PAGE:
Cookies Policy

This site uses cookies. By continuing to browse the site you are agreeing to our use of cookies.

I accept this policy

Find out more here

Activity patterns, behavioural repertoires, and agonistic interactions of crayfish: A non-manipulative field study

No metrics data to plot.
The attempt to load metrics for this article has failed.
The attempt to plot a graph for these metrics has failed.
The full text of this article is not currently available.

Brill’s MyBook program is exclusively available on BrillOnline Books and Journals. Students and scholars affiliated with an institution that has purchased a Brill E-Book on the BrillOnline platform automatically have access to the MyBook option for the title(s) acquired by the Library. Brill MyBook is a print-on-demand paperback copy which is sold at a favorably uniform low price.

Access this article

+ Tax (if applicable)
Add to Favorites
You must be logged in to use this functionality

image of Behaviour

Agonistic behaviour of crayfish has been studied extensively in laboratory settings where pairs or groups of individuals are allowed to interact within an experimental arena. Crayfish agonistic behaviour within its natural context, however, has received little attention to date. The present, non-manipulative field study explored activity patterns, behavioural repertoires, and agonistic encounters of rusty crayfish (Orconectes rusticus) during the summer months using continuous, 24-hour, underwater video recording at a series of representative field sites. Following the filming, crayfish within the vicinity of the camera site were captured and measured. Individual densities were high, reaching a maximum of 68 individuals/m2 at some sites. Large crayfish predominantly inhabited deeper sections of the river and were mostly active at night, whereas small crayfish generally utilized the shallows and were active outside their burrows during day and dusk. Time outside their shelter was mainly used for feeding. Individuals frequently returned to the same shelter they had emerged from. Agonistic encounters were common events and generally occurred in the context of shelter acquisition or defense. Dyadic fighting progressed with escalating sequences of stereotyped aggressive acts. Furthermore, high intensities with unrestrained use of claws were seen in encounters between size-matched opponents. The results of this study allow us to root laboratory findings of crayfish aggression within a comprehensive, ethological framework and to consider ultimate consequences for individual fighting decisions and strategies.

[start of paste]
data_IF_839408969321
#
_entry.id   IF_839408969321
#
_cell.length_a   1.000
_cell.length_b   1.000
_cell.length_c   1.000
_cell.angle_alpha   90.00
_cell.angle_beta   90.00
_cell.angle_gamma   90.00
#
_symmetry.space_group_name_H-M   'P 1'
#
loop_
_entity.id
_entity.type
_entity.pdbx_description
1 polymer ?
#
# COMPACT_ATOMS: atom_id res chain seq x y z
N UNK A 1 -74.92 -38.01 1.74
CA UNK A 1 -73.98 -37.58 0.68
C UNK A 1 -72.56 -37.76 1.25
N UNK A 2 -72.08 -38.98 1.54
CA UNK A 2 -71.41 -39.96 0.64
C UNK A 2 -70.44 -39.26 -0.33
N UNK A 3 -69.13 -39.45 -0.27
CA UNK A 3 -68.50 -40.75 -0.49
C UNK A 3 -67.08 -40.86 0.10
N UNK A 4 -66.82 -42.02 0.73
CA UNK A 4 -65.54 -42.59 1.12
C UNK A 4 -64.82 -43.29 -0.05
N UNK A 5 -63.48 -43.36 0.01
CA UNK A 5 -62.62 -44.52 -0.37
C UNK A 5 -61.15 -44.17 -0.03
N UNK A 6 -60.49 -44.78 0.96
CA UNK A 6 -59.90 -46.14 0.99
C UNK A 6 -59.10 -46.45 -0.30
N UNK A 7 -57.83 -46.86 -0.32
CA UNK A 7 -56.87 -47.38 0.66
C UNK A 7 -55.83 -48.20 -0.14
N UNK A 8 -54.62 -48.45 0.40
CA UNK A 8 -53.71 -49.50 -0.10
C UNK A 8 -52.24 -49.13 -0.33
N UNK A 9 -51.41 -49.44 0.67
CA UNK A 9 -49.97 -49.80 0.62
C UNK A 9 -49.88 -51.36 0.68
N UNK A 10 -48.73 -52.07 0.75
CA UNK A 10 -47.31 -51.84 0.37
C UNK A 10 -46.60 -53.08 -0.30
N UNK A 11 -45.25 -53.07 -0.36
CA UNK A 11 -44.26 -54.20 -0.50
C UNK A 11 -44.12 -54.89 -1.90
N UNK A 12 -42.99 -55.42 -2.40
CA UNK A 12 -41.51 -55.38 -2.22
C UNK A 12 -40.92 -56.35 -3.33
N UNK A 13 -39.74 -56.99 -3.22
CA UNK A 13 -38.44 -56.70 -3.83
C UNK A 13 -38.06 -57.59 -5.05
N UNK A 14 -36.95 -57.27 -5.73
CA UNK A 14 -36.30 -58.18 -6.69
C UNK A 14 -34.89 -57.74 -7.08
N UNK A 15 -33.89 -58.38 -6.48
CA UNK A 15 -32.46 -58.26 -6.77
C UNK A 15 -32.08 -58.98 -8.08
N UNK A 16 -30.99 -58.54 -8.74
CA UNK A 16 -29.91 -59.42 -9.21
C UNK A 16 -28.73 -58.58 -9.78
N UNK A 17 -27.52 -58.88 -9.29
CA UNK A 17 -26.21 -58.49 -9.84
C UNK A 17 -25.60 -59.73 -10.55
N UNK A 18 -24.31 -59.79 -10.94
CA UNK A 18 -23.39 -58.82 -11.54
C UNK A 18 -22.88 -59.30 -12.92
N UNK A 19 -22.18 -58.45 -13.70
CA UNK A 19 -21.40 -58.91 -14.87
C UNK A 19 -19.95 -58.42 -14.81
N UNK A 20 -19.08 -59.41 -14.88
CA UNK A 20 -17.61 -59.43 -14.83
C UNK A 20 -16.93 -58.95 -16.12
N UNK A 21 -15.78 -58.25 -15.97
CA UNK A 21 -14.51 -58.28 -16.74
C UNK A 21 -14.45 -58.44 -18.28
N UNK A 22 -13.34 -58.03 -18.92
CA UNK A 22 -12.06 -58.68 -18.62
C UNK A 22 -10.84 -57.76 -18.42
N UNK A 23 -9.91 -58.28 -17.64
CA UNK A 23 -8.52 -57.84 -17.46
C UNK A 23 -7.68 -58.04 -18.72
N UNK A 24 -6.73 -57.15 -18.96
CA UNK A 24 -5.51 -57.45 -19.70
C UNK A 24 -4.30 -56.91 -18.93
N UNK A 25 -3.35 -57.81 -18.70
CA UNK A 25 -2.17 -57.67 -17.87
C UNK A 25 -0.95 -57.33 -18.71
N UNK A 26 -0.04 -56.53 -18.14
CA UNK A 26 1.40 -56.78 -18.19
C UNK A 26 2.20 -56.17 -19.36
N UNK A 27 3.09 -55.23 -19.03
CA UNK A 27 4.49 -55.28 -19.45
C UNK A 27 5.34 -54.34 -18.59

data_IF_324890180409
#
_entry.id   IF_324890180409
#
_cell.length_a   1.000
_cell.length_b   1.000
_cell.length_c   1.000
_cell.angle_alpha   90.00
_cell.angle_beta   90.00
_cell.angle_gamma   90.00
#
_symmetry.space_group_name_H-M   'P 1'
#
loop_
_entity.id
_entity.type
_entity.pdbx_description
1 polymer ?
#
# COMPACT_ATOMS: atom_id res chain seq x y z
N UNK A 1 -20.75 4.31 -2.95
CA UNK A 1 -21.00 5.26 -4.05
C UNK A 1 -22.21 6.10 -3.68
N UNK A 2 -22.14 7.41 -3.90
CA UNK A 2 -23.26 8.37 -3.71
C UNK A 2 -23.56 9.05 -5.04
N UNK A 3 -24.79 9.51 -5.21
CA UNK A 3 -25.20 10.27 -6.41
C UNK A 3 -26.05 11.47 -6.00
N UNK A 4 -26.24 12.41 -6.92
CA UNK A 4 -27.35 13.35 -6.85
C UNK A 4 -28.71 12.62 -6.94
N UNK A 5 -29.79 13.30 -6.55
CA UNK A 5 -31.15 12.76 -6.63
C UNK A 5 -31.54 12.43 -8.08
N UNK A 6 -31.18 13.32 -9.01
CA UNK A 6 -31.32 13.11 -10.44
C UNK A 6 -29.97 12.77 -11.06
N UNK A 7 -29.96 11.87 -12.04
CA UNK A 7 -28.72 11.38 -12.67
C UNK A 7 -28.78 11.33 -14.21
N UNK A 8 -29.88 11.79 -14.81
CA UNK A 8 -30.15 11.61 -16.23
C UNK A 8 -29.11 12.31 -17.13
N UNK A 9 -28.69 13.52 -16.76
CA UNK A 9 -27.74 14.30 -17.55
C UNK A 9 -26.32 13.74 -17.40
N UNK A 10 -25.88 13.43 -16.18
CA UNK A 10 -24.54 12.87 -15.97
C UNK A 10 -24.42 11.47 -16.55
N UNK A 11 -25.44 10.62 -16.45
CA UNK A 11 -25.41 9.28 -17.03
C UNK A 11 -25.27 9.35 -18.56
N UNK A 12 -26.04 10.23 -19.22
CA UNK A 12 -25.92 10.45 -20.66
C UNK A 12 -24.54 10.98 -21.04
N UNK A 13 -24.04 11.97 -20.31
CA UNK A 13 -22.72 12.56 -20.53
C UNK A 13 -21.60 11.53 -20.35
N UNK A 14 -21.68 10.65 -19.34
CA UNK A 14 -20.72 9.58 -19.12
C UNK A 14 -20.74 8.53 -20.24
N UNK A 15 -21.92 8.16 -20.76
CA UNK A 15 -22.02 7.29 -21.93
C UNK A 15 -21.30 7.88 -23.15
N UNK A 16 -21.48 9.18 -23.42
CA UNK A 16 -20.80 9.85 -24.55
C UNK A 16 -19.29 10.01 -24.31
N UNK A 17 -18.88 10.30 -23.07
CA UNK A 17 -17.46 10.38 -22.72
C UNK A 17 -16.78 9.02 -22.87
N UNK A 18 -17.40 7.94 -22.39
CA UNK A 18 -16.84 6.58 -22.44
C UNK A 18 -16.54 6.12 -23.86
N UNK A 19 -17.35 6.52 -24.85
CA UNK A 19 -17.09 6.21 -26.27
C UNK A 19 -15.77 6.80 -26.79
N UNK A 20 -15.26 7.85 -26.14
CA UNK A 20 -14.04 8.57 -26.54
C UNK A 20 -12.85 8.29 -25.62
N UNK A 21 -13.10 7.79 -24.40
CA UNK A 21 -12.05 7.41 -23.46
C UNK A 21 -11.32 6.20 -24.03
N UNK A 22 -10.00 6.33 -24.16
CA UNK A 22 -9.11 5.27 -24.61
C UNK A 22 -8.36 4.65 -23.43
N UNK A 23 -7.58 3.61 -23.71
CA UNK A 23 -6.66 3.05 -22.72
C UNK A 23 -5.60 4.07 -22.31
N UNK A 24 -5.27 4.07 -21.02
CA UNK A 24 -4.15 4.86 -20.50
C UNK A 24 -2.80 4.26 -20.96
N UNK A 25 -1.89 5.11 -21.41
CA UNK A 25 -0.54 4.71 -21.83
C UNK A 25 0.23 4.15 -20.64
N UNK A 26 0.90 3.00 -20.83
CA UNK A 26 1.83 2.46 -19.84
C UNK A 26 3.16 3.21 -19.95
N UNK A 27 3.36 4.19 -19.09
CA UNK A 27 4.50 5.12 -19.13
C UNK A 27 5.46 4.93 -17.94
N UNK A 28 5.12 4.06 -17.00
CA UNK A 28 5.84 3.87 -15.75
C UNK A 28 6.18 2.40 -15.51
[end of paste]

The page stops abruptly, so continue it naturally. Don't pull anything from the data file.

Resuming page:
Affiliations: 1: Department of Biological Sciences and J.P. Scott Center for Neuroscience, Mind & Behavior, Bowling Green State University, Life Sciences Building, Bowling Green, OH 43403, USA


Full text loading...


Data & Media loading...

Article metrics loading...



Can't access your account?
  • Tools

  • Add to Favorites
  • Printable version
  • Email this page
  • Subscribe to ToC alert
  • Get permissions
  • Recommend to your library

    You must fill out fields marked with: *

    Librarian details
    Your details
    Why are you recommending this title?
    Select reason:
    Behaviour — Recommend this title to your library
  • Export citations
  • Key

  • Full access
  • Open Access
  • Partial/No accessInformation